This article is more than 1 year old
Intel's €1bn EU antitrust appeal: What the heck is the AEC test?
And what does this mean for competition case law?
Analysis The European Court of Justice's ping-ponging of Intel's billion-euro EU antitrust suit appeal might mark an evolution of rebate-based competition case law, legal eagles have said.
The chipmaker's long-running battle to overturn the $1.06bn fine it received from the ECJ in 2009 - following allegations from rival AMD that it used funds to coerce PC builders into favouring Intel inside - took a new twist yesterday as the case was batted down to a lower court for additional scrutiny.
The Register notes that the fine itself was not kicked out, but a decision made by the lower court is being called into question.
John Schmidt, a competition lawyer at Shepherd & Wedderburn, says all that was typically needed to prove anti-competitive behaviour was to link discounts to exclusivity, but this approach brushed aside some of the tricky details of economic markets.
When it made a competition case against Intel, the European Commission also offered what it calls an "as-efficient-competitor" (AEC) test: an analysis that determines if a dominant company (Intel) forced out competitors (AMD) that were as "efficient" as it was, which would be more rigorous evidence of anti-competitive behaviour.
That's because in a normal market, there are always winners and losers, Schmidt says. So if a dominant company knocks out a competitor that is less efficient, that's not really anti-competitive behaviour. But if it pushes out one that is as efficient or more efficient, that's a problem.
By applying its test, whatever its merits, the Commission found that Intel had forced out what it deemed to be an equally efficient competitor after offered rebates and payments in exchange for exclusivity.
In its appeal, Intel had disputed the application and findings of the AEC test. But when the General Court denied Intel's appeal of the EU fine in 2014, it (as was the de facto standard at the time) chose to ignore the application of the AEC test – and by extension Intel's complaints – altogether in its decision-making process.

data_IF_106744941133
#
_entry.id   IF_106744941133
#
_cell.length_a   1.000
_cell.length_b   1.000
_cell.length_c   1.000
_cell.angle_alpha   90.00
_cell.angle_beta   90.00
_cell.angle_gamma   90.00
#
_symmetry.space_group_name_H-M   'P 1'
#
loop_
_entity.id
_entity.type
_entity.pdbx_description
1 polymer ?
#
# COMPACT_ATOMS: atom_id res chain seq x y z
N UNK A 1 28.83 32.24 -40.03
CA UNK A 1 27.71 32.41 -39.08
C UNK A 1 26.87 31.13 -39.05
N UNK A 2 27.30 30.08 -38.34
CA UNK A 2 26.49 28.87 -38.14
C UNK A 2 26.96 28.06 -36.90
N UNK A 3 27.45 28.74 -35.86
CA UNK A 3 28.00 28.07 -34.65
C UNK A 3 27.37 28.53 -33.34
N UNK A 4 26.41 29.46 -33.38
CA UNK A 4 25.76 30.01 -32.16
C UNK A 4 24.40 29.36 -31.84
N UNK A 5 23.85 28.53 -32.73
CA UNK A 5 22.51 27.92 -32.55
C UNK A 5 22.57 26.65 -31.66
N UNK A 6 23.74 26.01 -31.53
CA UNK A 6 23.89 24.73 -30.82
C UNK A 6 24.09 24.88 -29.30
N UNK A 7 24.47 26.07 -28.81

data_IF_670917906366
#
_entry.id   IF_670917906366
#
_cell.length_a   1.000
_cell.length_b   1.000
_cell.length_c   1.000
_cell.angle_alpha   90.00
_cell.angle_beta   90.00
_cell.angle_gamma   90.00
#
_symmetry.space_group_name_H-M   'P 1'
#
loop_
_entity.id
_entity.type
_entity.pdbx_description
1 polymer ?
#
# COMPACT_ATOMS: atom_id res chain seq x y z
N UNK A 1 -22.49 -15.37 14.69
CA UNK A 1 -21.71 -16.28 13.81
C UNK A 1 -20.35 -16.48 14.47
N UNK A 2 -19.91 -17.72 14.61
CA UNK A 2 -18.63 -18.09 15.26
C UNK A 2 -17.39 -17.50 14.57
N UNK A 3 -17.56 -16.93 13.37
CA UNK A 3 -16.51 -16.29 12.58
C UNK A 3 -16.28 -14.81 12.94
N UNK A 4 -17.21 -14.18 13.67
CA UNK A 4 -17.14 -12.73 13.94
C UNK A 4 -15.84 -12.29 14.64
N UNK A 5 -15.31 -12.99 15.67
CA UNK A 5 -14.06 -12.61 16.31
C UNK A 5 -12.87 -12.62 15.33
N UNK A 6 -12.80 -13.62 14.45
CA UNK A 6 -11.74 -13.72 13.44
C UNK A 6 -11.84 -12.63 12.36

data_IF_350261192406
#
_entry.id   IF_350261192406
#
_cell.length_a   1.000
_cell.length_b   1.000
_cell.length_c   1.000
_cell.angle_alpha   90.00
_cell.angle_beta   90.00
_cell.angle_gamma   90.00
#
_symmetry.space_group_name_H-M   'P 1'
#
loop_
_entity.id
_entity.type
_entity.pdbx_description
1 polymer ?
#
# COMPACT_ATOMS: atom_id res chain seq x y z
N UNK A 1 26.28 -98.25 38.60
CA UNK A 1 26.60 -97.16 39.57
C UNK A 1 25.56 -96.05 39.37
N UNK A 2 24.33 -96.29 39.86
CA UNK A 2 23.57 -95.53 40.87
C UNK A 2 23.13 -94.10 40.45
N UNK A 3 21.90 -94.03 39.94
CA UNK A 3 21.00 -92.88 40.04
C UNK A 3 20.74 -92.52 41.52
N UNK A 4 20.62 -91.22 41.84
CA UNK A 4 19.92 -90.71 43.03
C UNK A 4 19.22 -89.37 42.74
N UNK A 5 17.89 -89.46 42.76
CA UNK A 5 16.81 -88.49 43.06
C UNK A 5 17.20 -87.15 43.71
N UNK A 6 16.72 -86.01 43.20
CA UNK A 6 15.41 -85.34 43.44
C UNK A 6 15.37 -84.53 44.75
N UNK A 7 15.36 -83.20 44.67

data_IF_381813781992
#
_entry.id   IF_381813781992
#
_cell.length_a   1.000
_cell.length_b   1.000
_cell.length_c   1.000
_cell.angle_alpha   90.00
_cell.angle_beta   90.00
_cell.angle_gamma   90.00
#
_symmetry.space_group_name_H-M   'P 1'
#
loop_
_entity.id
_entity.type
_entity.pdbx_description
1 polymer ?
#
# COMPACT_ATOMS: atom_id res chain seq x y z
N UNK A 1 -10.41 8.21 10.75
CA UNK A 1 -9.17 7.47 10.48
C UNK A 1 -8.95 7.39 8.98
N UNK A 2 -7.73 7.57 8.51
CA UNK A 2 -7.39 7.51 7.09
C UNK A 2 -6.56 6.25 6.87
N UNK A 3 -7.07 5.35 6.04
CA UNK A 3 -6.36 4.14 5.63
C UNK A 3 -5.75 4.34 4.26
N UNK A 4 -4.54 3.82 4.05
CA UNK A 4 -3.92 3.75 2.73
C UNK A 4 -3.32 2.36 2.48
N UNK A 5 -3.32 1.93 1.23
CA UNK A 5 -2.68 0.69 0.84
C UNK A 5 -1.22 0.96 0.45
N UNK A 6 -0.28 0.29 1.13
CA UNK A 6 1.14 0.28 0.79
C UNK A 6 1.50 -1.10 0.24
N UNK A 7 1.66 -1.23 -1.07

So Intel took the case to the top court, the European Court of Justice. In its ruling, the court decided this case was such that the AEC test should in fact be properly evaluated by the General Court, and deferred the case back.
In a mild smackdown of the lower court, the Luxembourg court stated in the judgment, the "General Court erred in law [as regards the relevance of the AEC test] by failing to regard the analysis carried out by the Commission in the decision at issue as relevant and as forming part of the review that the General Court must perform in order to comply with the European Convention for the Protection of Human Rights and Fundamental Freedoms..."
It's not really a winning or losing decision, it just indicates that there's more analysis to do, Schmidt says. He points out that the Commission often wins its cases and it's possible the AEC test it did was fine.
Intel's was a very specific situation, and so it is not clear how this latest decision could be transferred to other domination cases - perhaps only those involving rebates, the competition lawyer tells us.
However, it does seem to suggest that the burden of proof in these kinds of litigations is widening, he adds.
That could make it more difficult for small dominant businesses to engage in competition suits, since they couldn't rely on presumptions and would need more proof.
Ioannis Lianos, a competition law professor at University College London, tells us the reality of the Intel case's effects on future proceedings is not clear since the wording in the ECJ ruling is "ambiguous".
An equally plausible interpretation of the decision is that rebuttals can exist if, and only if, the Commission relies on the AEC test when determining anti-competitive behaviour, Lianos adds.
He says we'll need to wait until the General Court makes it decision or there are future cases to learn more.
A spokeswoman for the Commission on competition did not respond to a request for comment about Intel's criticisms of the AEC test, but wrote in a statement that the Commission "will study the judgment carefully". ®